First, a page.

Study reveals high prevalence of chronic pain in TBI patients

Chronic pain affects approximately 60% of people living with traumatic brain injury (TBI), even up to 30 years after injury, according to new research published in The Journal of Head Trauma Rehabilitation (JHTR), the official journal of the Brain Injury Association of America. The journal is published in the Lippincott portfolio by Wolters Kluwer.

This is the first study to examine the experience of chronic pain in a large TBI sample this far post-injury. Pain status did not differ significantly across follow-up years. While our data are not longitudinal, it suggests that chronic pain occurs at varying points after injury, and may interfere with initial recovery and long-term, necessitating proactive pain assessment and treatment."

Cynthia Harrison-Felix, PhD, FACRM, Co-Project Director of the TBI Model System at Craig Hospital in Englewood, CO, and colleagues

Leveraging a large research network uncovers a high incidence of chronic pain after TBI

The researchers surveyed patients who were being followed in the TBI Model Systems, a research program that includes the 18 U.S. rehabilitation centers in the study. All 3804 respondents had been hospitalized with moderate to severe TBI. Most were white (77%) and male (75%), and average time since injury was five years (range, 1–30 years).

The survey informed participants that chronic pain can be defined as "persistent or recurring pain that lasts longer than three months. It includes headaches or pain anywhere in the body, which occurs more than half of the days over a three-month period." When the study participants were asked specifics about their own pain, the key results were:

  • 46% reported current chronic pain, 14% reported past chronic pain (after TBI), and 40% reported no chronic pain

  • 32.5% of participants with current chronic pain reported constant pain

  • Compared with participants who reported no chronic pain after TBI or only past chronic pain, those with current chronic pain had significantly worse results on all three outcome measures included in the survey: the Functional Independence Measure motor and cognitive subscores, the Disability Rating Scale, and the Glasgow Outcome Scale–Extended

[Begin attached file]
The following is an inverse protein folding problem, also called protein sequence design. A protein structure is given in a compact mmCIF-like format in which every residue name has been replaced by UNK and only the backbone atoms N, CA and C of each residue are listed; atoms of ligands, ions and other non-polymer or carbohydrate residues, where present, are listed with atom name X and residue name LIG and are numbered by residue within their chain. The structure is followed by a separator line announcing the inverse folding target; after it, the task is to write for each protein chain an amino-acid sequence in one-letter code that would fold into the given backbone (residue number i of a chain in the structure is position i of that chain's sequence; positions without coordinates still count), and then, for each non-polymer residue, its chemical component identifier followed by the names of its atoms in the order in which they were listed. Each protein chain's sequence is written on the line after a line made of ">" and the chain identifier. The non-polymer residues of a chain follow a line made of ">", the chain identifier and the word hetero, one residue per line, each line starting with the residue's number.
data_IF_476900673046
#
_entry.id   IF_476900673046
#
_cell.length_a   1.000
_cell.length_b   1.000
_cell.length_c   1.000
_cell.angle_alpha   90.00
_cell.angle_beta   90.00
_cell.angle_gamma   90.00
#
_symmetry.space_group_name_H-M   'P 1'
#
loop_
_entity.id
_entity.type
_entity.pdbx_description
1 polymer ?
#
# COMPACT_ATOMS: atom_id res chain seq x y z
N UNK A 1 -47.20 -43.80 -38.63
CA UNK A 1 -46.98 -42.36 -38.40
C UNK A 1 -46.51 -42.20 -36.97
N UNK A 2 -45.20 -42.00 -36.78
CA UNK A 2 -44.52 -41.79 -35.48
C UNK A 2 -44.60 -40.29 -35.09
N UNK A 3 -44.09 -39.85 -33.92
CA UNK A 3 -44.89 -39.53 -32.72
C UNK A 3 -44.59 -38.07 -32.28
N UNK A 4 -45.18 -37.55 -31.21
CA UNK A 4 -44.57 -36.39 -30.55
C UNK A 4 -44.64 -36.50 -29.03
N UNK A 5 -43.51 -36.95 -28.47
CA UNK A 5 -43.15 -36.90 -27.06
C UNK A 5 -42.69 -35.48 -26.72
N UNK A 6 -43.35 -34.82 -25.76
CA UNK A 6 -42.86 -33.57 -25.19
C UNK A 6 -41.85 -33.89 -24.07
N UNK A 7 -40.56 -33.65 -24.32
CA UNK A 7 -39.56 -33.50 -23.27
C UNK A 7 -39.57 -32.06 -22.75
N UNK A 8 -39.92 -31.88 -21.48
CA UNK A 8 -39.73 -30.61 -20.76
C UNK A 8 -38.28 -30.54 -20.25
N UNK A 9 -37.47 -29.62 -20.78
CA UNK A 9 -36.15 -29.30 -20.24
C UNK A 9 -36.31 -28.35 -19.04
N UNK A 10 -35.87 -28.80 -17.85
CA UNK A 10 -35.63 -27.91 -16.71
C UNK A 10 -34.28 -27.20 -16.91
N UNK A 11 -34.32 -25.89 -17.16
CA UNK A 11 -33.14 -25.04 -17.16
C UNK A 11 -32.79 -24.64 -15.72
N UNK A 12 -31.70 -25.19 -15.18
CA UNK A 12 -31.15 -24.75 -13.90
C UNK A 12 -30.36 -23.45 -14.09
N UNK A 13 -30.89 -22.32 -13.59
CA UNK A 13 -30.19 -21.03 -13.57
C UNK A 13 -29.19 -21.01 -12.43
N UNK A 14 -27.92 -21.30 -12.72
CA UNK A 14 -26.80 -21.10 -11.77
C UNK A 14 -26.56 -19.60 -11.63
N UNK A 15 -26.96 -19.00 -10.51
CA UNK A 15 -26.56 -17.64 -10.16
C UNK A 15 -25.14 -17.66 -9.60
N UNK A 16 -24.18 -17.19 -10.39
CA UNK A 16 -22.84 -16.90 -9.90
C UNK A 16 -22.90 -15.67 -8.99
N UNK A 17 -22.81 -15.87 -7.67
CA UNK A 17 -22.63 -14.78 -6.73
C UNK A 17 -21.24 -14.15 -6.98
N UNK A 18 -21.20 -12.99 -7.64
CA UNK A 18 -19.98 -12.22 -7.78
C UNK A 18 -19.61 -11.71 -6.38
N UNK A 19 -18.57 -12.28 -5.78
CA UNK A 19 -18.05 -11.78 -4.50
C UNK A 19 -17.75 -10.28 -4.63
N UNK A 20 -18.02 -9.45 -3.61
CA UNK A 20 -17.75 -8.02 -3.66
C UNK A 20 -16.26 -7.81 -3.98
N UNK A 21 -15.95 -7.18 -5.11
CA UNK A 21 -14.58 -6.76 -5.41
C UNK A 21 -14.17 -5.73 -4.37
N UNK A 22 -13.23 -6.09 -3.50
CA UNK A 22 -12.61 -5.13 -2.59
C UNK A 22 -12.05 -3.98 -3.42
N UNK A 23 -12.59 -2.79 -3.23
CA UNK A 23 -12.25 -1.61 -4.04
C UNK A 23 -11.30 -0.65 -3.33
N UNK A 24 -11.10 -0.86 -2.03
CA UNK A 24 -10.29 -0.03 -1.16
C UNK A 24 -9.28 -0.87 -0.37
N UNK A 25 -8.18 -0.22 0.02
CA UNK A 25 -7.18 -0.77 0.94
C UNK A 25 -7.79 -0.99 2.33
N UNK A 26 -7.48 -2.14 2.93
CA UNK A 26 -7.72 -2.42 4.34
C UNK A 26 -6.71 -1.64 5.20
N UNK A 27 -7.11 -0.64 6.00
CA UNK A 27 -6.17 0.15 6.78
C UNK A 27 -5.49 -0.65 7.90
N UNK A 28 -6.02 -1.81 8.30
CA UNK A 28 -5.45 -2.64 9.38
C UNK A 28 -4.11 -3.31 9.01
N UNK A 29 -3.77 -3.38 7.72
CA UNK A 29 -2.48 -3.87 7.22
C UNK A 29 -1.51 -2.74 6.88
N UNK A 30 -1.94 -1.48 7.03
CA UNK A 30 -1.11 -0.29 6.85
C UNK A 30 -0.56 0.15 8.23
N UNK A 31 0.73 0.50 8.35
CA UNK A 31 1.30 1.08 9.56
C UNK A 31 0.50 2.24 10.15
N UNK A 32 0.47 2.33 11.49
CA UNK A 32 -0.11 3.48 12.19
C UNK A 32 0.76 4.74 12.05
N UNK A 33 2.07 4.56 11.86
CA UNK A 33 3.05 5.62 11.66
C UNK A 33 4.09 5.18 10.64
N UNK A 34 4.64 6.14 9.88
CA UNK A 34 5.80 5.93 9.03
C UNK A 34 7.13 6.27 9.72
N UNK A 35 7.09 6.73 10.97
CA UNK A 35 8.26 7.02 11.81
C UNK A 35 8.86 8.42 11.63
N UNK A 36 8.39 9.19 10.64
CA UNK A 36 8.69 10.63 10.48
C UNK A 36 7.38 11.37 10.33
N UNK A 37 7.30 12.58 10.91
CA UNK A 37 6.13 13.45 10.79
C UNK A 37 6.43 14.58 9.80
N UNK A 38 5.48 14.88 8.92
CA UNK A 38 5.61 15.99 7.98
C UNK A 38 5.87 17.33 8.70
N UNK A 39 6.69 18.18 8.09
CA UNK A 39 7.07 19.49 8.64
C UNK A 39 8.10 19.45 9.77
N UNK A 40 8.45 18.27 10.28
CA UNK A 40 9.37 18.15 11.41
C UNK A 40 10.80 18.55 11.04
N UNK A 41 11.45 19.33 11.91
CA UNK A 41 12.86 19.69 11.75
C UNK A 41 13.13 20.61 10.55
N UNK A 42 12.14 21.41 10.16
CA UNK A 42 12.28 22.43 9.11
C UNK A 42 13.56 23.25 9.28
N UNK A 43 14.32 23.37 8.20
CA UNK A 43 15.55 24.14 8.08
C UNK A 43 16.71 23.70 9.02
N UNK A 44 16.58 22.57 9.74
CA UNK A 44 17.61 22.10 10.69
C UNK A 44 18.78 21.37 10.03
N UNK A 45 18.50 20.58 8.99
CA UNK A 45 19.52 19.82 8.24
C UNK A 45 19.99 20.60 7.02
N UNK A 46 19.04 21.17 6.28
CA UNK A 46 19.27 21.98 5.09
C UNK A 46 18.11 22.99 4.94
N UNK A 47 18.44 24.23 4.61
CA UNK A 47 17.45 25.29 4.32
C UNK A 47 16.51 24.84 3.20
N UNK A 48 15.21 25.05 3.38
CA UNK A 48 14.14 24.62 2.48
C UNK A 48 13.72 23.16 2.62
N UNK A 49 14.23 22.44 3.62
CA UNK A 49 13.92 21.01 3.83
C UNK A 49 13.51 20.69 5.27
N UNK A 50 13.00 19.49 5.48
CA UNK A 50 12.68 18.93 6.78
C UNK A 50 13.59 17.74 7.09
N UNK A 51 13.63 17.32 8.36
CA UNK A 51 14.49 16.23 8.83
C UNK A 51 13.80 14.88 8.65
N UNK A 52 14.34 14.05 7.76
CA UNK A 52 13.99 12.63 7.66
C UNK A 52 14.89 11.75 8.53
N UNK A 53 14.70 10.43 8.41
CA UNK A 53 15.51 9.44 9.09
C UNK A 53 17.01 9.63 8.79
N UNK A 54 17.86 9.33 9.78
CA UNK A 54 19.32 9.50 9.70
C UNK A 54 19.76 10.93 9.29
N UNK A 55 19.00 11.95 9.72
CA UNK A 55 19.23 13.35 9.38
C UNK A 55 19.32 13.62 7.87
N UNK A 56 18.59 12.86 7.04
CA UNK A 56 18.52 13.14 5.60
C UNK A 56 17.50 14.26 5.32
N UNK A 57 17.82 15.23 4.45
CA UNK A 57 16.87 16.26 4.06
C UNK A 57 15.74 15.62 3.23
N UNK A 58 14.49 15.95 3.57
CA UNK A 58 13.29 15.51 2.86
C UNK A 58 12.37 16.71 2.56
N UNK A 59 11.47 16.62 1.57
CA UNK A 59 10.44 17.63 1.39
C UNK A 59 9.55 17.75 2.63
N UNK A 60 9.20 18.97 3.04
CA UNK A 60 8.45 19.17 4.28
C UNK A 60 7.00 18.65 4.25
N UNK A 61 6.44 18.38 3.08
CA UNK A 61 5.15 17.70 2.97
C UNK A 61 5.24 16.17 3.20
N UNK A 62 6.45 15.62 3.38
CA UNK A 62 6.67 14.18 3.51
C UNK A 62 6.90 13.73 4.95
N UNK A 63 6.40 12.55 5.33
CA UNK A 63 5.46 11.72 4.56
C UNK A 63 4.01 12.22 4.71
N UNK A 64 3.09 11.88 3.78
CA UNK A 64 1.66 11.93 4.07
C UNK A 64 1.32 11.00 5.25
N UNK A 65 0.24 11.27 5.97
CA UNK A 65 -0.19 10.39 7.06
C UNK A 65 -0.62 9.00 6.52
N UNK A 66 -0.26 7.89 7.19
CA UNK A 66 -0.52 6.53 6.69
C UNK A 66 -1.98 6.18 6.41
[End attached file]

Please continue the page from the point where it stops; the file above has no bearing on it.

Medications are the most frequently used treatments

Medications, physical therapy, and home exercise programs were the pain treatments most commonly reported. Medications were used by 91% of participants with current chronic pain and had been used by 90% of those with past chronic pain.

The least frequently reported treatment was comprehensive chronic pain rehabilitation. This finding "suggests there may be an access issue given the proven benefit," Dr. Harrison-Felix's group notes. Pain treatments known to be effective in other patient populations, such as psychotherapy and biofeedback, were not often reported.

"Chronic pain should be assessed and treated along with other neurocognitive and neurobehavioral disorders such as memory deficits and depression," the researchers conclude. "While we cannot assess the directionality of the relationship between pain and outcomes, the findings indicate that the presence of chronic pain after TBI is far from benign."

Source:
Journal reference:

Harrison-Felix, C., et al. (2024). Characterization and Treatment of Chronic Pain After Traumatic Brain Injury—Comparison of Characteristics Between Individuals With Current Pain, Past Pain, and No Pain: A NIDILRR and VA TBI Model Systems Collaborative Project. The Journal of Head Trauma Rehabilitation. doi.org/10.1097/HTR.0000000000000910.

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